Preliminaries to 2 June 1804
On Friday, 1 June 1804, the Lewis and Clark Expedition arrived at the mouth of the Osage River, a dozen days after leaving St. Charles, Missouri. Seeing the "best land he had ever seen," a member of the Corps of Discovery wrote in his journal that "the Osage nation of Indians live about two hundred miles up this River" and "are of a large size and well proportioned, and a very warlike people."
Lewis and Clark had little to fear from the Osage, however, because they were the most important fur-trading tribe in Missouri for forty years prior to the Louisiana Purchase. When St. Louis was founded in 1764, the Osage were the original "Gateway to the West," using their talents and knowledge to make the fur trade profitable and western exploration possible.
The Osage leaders met Lewis and Clark long before the Expedition began and gave valuable information about Missouri River tribes. When the Corps of Discovery passed by the Osage River, Lewis and Clark did not meet with the Osage chiefs who were traveling on an official visit to Washington, D.C. President Thomas Jefferson wanted to meet members of this valuable and helpful tribe because he knew they were "the great nation South of the Missouri."
The Osage called themselves Ni-U-Kon-Ska ("Children of the Middle Waters"), but were known as "Wah Sha She" by most whites. They spoke a Dhegihan ("Ta-gee-han") Central-Sioux language, along with the related, neighboring tribes of Kansa, Omaha, Ponca, and Quapaw. Long before French explorers found them in 1673, the Osage had moved onto the central prairie-plains with those other tribes from an old homeland in the Ohio Valley.
In Missouri, the Osage were divided into two branches. The "Big" or Grand Osage built hilltop villages along the headwaters of the Osage River near the Kansas-Missouri border. Their large and well-protected capital was at Marais des Cygnes ("Marsh of Swans") near Pleasanton, KS. The "Little" or Petit bands preferred to live along the banks of the Missouri River. One of their village sites can be seen today in Van Meter State Park near Miami, MO.
In 1700 some 8,000 Osage lived in several permanent villages of thatched longhouses. Men and boys hunted a wide variety of abundant animals – deer from the forests, beaver from the streams, buffalo from the plains, and black bears from the Ozark Mountains. Women and girls tanned the furs and planted fields of maize, beans, and squash (the "sacred triad" preferred by many Indians). All the Osage people, young and old, collected water lily roots, persimmons, nuts, and berries to supplement their meat and vegetable diet.
Located midway between the Mississippi River and the Great Plains and between Canada and New Orleans, the Osage became Missouri's greatest Indian traders since the Cahokian Civilization some 500 years before. They sold horses, buffalo meat and hides, and captured Indians from Spanish territories in the West to colonists in Illinois and traded a great variety of furs to French Canadians. Because they were the "best fur producers" south of Canada, the Osage received European metal weapons, wool blankets, and glass beads, tobacco from Virginia or Brazil, and Chinese vermilion (mercury sulphide face-paint).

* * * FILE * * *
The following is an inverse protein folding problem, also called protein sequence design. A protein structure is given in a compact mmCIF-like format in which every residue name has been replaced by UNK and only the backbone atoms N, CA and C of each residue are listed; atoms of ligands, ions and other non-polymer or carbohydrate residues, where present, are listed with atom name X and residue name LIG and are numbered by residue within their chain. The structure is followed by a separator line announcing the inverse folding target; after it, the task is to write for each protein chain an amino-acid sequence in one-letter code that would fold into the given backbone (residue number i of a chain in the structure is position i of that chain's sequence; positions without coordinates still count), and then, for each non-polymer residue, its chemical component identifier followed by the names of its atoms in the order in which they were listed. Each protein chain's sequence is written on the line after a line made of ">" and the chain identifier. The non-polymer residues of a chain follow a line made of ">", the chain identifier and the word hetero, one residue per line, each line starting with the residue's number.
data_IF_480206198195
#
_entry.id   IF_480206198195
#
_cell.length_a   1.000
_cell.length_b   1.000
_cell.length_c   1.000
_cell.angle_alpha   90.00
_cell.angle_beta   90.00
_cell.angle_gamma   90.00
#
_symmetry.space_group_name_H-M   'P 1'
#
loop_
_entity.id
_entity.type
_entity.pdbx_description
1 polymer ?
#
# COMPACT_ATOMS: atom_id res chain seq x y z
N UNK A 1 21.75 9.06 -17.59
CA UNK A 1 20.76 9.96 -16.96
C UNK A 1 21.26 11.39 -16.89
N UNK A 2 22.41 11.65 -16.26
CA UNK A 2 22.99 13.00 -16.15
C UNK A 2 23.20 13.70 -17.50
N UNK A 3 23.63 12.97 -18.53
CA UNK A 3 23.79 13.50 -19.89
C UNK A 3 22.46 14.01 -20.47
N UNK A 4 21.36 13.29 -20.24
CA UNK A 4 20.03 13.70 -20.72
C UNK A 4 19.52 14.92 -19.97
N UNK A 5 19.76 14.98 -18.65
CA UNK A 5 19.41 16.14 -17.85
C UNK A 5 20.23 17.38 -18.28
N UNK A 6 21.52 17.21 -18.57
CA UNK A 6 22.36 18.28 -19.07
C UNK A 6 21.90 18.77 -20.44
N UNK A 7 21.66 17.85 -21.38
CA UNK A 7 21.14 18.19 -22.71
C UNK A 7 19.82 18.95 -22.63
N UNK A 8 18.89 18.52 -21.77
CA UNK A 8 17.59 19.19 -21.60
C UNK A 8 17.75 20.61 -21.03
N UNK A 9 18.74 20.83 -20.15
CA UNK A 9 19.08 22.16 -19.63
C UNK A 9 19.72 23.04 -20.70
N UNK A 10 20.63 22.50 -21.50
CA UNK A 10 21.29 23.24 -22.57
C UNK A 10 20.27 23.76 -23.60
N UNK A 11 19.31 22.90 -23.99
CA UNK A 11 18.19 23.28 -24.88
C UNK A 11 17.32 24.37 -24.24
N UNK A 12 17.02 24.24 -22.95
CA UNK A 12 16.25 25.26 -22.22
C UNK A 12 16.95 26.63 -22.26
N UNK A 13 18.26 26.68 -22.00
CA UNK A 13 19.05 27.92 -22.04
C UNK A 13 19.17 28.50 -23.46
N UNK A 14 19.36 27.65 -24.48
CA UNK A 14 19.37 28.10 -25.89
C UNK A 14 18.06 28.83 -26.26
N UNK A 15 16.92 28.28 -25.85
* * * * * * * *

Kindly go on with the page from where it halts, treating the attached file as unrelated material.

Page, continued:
The supply of flintlock muskets and sharp tomahawks and knives made the Osage the leading military power in Missouri. Some 1,200-1,500 Osage warrior-hunters defeated neighboring tribes to protect their huge and valuable hunting territory of 100,000 square miles. Some Europeans compared Osage warriors to conquering Roman legions or medieval knights. Jefferson called their warriors "gigantic" – averaging well over 6 feet in height. (One Osage chief was 7 feet tall and weighed 300 pounds!) Warriors were very hardy and could travel 60 miles a day – on foot! It must have been a scary sight to see hundreds of these red-painted, nearly-bald warriors riding at full gallop on their decorated war ponies, holding long lances, French muskets, sharp scalping knives, and the famous, strong bows made of Osage Orangewood.
Despite their fierce reputation, however, the Osage were always friendly with the French and later American residents of St. Louis. They were happy to advise Lewis and Clark and never waged war against the United States. Unfortunately, however, the Louisiana Purchase quickly changed the Osage way of life. Because the Corps of Discovery found such a huge number of rich furs in the Far West, Osage lands soon became more valuable to white farmers than Osage pelts were to white merchants.
In 1808, the Osage signed the Treaty of Fort Osage, giving 50,000 square miles of their territory – almost all of Missouri – to the United States. Lewis and Clark originally discovered the site of Fort Osage on the "Fire Prairie" – where the Osage were now forced to live – on 23 June 1804. In 1808, it was Governor Lewis and General Clark who told the Osage to move there if they wanted payment for their furs. (The U.S. trading post and military garrison at Fort Osage was called a fur "factory"—a place where a "factor," or merchant/accountant, bartered with Indians.)
After another treaty in 1825 (signed in Clark's backyard), the Osage left their old Missouri homeland forever. For the next 50 years, they moved to a series of reservations in "Indian Territory" (first in Kansas and later in Oklahoma). As betrayed old friends, the Osage saw American farmers enjoying the fertile, never-plowed lands of their hunting grounds--the source of their fame and fortune when they were the original "Gateway to the West."